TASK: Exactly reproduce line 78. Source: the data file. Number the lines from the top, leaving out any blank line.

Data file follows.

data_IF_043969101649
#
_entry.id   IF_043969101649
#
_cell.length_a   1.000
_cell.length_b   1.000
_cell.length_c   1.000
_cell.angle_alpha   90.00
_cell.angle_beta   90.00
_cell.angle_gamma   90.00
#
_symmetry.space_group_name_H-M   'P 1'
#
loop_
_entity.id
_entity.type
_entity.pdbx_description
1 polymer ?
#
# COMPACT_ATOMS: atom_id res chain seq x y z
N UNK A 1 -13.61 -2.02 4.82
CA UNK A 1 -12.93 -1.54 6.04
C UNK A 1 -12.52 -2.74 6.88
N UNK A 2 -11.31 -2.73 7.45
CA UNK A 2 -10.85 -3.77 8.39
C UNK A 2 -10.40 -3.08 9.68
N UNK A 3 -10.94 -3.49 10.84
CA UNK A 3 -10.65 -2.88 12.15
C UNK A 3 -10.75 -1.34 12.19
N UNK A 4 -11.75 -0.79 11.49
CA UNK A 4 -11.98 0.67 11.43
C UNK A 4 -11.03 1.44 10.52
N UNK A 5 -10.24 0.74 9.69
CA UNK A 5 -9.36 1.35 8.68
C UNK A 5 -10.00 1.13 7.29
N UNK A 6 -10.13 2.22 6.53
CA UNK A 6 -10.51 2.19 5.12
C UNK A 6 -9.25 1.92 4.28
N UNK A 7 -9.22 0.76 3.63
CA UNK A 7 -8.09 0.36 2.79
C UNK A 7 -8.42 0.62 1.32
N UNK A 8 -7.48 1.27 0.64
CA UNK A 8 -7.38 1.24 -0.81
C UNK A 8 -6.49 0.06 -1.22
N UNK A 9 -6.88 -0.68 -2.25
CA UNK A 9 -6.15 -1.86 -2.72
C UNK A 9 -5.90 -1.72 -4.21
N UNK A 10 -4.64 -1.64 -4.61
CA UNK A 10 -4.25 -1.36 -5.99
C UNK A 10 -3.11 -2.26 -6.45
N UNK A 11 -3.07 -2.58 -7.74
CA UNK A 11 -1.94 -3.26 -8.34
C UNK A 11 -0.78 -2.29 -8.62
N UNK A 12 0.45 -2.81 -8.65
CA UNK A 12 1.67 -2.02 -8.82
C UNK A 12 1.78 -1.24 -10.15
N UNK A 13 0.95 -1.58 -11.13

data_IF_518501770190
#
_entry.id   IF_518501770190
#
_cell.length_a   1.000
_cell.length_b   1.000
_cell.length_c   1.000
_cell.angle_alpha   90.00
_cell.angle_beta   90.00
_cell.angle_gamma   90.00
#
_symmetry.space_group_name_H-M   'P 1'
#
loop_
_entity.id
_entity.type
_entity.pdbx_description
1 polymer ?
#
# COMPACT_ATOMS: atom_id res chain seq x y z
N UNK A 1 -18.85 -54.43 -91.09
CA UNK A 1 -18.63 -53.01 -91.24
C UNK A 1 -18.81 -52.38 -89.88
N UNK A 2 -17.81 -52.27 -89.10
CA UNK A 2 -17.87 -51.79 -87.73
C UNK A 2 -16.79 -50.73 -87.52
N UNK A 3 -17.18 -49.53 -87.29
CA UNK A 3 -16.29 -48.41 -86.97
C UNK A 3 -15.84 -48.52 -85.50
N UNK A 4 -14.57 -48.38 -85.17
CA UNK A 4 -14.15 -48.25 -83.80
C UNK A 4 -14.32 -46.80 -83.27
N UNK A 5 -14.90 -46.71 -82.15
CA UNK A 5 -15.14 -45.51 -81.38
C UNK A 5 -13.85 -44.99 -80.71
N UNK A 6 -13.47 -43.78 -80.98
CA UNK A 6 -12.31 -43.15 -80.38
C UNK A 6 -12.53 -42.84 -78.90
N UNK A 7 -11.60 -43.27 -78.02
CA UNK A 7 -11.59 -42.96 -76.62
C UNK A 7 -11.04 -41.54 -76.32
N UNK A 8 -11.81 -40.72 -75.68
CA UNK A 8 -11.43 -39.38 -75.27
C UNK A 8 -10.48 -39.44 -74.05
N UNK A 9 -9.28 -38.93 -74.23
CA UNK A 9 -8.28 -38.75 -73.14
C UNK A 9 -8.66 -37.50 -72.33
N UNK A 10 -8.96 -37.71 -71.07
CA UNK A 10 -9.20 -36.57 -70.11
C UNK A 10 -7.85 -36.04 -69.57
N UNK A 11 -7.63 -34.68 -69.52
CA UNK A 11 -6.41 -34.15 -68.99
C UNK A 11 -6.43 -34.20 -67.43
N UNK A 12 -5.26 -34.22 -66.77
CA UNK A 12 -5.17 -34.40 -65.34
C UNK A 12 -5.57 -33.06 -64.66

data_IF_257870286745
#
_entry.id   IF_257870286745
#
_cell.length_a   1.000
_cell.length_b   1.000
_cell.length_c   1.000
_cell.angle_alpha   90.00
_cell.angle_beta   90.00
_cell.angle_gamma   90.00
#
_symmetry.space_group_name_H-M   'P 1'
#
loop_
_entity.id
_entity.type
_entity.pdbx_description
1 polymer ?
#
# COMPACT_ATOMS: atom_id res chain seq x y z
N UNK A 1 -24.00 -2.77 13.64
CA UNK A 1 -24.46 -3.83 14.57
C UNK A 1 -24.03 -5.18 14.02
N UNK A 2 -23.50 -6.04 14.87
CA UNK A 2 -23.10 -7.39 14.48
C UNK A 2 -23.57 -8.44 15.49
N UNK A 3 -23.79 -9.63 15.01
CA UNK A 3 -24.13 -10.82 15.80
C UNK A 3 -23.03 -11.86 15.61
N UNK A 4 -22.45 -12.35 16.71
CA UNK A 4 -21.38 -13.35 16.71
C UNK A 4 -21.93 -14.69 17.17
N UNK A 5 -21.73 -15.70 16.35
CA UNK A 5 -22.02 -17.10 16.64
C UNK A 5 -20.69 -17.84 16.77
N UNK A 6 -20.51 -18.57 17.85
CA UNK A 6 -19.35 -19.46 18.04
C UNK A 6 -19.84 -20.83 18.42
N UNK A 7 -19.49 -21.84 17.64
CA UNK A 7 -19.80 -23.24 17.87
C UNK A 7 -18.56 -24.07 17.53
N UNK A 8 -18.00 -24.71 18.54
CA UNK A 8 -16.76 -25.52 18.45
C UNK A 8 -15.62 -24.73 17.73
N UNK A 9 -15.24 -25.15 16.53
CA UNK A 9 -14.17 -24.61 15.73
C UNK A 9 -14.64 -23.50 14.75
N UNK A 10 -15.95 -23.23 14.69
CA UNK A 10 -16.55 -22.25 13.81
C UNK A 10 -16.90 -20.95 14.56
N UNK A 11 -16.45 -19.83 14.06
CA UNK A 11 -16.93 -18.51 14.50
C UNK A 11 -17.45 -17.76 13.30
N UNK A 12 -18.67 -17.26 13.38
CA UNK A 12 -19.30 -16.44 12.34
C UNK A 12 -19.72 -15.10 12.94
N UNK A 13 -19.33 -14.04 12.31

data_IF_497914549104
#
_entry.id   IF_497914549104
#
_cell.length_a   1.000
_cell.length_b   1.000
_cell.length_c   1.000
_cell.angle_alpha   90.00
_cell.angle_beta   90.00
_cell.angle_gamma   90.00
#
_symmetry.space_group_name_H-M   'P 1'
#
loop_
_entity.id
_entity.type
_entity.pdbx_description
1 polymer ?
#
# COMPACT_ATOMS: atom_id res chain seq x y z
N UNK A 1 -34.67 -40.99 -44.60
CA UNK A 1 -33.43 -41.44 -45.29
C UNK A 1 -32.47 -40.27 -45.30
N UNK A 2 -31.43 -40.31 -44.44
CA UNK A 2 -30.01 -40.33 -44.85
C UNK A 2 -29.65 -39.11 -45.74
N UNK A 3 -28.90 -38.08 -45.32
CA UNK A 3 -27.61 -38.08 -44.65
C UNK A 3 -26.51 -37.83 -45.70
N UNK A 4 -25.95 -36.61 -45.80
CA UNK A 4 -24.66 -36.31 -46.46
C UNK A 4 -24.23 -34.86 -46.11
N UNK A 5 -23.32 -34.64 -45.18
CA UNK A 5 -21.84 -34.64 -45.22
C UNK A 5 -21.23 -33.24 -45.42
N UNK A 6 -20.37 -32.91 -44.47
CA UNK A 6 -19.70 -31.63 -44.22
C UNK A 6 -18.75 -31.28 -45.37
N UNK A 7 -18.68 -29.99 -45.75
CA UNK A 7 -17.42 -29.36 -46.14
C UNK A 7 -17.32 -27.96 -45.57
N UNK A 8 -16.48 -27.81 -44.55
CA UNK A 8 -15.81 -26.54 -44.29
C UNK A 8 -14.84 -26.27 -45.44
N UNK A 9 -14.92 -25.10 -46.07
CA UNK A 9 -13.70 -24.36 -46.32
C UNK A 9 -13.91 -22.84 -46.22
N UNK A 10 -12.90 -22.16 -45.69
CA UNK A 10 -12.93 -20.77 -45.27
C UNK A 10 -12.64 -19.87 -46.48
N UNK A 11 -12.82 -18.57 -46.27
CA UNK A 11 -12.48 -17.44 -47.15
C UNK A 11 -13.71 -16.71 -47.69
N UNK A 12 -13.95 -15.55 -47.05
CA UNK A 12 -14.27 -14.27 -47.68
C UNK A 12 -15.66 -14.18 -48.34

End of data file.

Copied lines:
N UNK A 1 -18.85 -54.43 -91.09